Does an Australian garden style exist?

Does an Australian garden style exist? In the post WW11 years some of our now most revered garden designers rebelled against imported garden design traditions and experimented with creating a nature based Australian style. Ellis Stones and Gordon Ford from Victoria and Jean and Betty Maloney from NSW created unique interpretations of an Australian Style garden replicating the Australian landscape by utilizing rocks, water and the Australian bush. Continue reading

How to inspire ‘millennials’ to garden

As Baby Boomers continue to retire and downsize, a new generation of gardeners – the much-maligned Millennials – is poised to pick up where the Boomers have left off. They’re ready and able to grab a shovel, to grow their own food, and to decorate their own spaces – be it a backyard garden in the burbs’ or a studio apartment in the city – with funky and functional plants.  They just don’t know it yet. Continue reading

A garden for the Queen: Château de Tarascon

In the years of the 15th C before France was consolidated as a nation by a succession of kings the country was ruled and contested by several Royal houses vying for supremacy among them those based in Naples, Provence, Aragon, Savoy, Sicily and Anjou. Between them they parlayed and sought alliances with bigger powers, particularly the Holy Roman Empire and the Papal State. Continue reading

What defines the ultimate garden visitor experience?

Gardens are as much emotional constructs as aesthetic compositions.” Ogden and Ogden

I’ve always been attracted to the idea of gardens with ‘soul’. I’m amazed how a seemingly perfectly designed garden can leave me absolutely cold but another with supposed imperfections here, there and everywhere can have the most profound effect on me. Continue reading

Berber home and garden, Morocco

East of Marrakech, over Morocco’s High Atlas Mountains, a desert landscape riddled with spectacular gorges and valleys presides. At the time of my visit in November, snow-capped peaks rendered this ancient land of Berbers even more panoramic. In their pink and red-hued villages, built so clearly from the earth right there, dwell a truly hospitable people. I had the good fortune to visit the home and garden of one Berber family. Continue reading

This land is MY land, all mine!

I’ve been thinking quite a bit lately about what it means, as a gardener, to actually own my own piece of property. Sometimes when I am taking my vegetable scraps out to the compost heap, following a route that spans the full expanse of my backyard, I marvel at the fact that the entire vast swath is mine to do with as I wish. Continue reading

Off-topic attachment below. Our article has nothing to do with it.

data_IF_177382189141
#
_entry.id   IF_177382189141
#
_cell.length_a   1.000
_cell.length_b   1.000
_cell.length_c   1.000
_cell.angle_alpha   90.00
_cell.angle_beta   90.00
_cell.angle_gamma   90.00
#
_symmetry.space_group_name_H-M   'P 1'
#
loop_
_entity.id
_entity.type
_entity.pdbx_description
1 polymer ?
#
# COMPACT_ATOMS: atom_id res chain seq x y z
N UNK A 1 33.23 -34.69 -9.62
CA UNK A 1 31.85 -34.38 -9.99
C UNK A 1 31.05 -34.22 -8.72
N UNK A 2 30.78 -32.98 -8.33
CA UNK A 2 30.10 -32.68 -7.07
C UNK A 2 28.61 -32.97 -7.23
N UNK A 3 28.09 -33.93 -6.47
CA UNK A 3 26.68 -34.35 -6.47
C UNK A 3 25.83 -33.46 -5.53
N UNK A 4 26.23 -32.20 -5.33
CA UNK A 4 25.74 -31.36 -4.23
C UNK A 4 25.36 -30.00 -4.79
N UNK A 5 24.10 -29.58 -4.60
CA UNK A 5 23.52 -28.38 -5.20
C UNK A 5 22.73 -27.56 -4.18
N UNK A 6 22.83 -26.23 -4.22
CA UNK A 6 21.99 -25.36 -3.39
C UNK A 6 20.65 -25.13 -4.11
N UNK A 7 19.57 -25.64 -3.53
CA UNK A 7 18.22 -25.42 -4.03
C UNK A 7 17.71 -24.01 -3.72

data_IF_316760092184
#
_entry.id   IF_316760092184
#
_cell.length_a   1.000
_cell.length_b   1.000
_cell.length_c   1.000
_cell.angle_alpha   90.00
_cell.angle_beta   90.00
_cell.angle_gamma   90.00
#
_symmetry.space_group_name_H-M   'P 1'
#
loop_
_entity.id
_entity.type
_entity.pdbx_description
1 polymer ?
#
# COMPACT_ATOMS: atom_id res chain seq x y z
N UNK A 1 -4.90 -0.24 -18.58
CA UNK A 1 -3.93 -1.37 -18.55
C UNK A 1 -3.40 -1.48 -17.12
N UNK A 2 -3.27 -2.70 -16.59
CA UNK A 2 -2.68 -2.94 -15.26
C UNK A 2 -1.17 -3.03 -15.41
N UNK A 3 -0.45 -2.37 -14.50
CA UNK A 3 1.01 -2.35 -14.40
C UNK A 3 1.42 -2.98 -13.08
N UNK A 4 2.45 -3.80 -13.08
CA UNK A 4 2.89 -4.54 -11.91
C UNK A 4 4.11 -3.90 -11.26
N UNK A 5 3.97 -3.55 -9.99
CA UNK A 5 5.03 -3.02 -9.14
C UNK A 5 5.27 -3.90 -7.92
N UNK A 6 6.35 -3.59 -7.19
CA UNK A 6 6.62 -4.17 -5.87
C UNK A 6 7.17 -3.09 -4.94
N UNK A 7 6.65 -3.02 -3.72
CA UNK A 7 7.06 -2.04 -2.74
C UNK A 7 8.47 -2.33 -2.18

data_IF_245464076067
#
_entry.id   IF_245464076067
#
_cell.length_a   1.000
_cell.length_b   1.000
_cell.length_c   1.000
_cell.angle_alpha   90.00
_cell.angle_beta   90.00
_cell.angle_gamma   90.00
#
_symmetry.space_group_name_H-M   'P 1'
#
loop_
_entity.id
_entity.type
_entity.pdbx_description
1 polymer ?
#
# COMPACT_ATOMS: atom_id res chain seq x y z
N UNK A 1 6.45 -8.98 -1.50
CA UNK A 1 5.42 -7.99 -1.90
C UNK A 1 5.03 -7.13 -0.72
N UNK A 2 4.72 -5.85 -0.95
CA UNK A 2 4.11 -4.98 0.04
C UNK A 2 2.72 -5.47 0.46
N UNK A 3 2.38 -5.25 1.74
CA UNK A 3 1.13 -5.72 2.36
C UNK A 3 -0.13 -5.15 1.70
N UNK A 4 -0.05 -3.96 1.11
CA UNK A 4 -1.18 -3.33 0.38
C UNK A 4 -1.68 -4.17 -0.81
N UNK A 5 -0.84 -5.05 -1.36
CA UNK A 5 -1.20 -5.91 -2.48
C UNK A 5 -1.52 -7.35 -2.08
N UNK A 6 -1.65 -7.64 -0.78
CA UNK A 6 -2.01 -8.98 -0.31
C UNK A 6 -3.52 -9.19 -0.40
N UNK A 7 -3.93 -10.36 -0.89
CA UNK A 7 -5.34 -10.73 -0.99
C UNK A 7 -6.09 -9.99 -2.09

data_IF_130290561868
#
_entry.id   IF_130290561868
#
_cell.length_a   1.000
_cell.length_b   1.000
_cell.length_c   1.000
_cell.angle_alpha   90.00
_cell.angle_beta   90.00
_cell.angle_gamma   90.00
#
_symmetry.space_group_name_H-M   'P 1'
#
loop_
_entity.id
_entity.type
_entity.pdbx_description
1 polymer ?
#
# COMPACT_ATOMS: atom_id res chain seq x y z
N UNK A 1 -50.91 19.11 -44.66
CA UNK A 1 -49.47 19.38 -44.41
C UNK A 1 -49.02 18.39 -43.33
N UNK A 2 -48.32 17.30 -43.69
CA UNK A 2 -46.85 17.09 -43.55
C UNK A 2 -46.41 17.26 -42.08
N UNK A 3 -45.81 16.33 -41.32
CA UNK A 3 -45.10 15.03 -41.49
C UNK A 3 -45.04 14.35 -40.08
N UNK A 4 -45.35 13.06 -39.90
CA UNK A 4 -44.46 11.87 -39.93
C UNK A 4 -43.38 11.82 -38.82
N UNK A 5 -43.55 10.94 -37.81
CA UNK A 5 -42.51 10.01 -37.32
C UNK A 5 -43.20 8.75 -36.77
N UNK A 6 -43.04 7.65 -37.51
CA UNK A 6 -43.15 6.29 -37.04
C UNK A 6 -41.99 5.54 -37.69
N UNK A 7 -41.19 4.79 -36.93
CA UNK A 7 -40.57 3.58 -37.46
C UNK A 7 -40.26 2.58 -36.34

Review: ‘Dream Gardens’ on ABC TV

When I first heard that someone was going to make a new Australian TV show about gardening, I was amazed. Then excited. Then cynicism started to creep in. Would it be another quickie makeover show? A dumbed-down ‘reality’ show filled with manufactured drama? Then I heard Michael McCoy was the presenter and I breathed a great sigh of relief because I knew he wouldn’t have anything to do with either of those. Continue reading

Review: garden at Villa Ephrussi de Rothschild

In real estate the mantra is location, location, location! I actually believe this can be a factor in the success of a garden, too. I have visited gardens on busy roads where the noise and pollution has dulled the experience. On the other hand, I have visited gardens in an idyllic setting, and this has enhanced the enjoyment, indeed thrill of the visit. Continue reading

How do I say ‘goodbye’ to my garden?

We’re moving. It’s something I want to do but I’ve gardened here for nearly 18 years and I’d be lying if I said it was going to be easy to walk away from so much thought, love and toil. Over the past five years of reading GardenDrum many of you have seen my garden develop – its painstakingly-built gabion walls; its reused concrete retaining walls; its grey, weathered deck; its Link Edge garden edging: and many of its best plants, particularly my beloved pentas. How can I tear myself away? Continue reading

Jardin Antique Méditerranéen – a colonial Roman garden

Recently your Branch Head was honoured to lead a small party of keen gardeners and garden-lovers to Montpellier in the south of France, almost but not quite on the shores of the Mediterranean Sea. A highlight of the tour was a visit to the Jardin Antique Méditerranéen at Balaruc-le-Bains on the bay Etang de Thau. The garden is intended to replicate the mood and reality of a colonial Roman garden of some 2000 years ago. Continue reading

The exotic gardens and culture of Spain

On my first visit to Spain, I ran around madly photographing Mediterranean herbs and flowers I’d seen in gardens but not in nature, stunning garden landscapes, and everything washed in that sunlight that has besotted so many artists over the years. What a place! I can’t wait to return to Spain in May next year to lead Australians Studying Abroad’s Gardens in Spanish Culture tour. Continue reading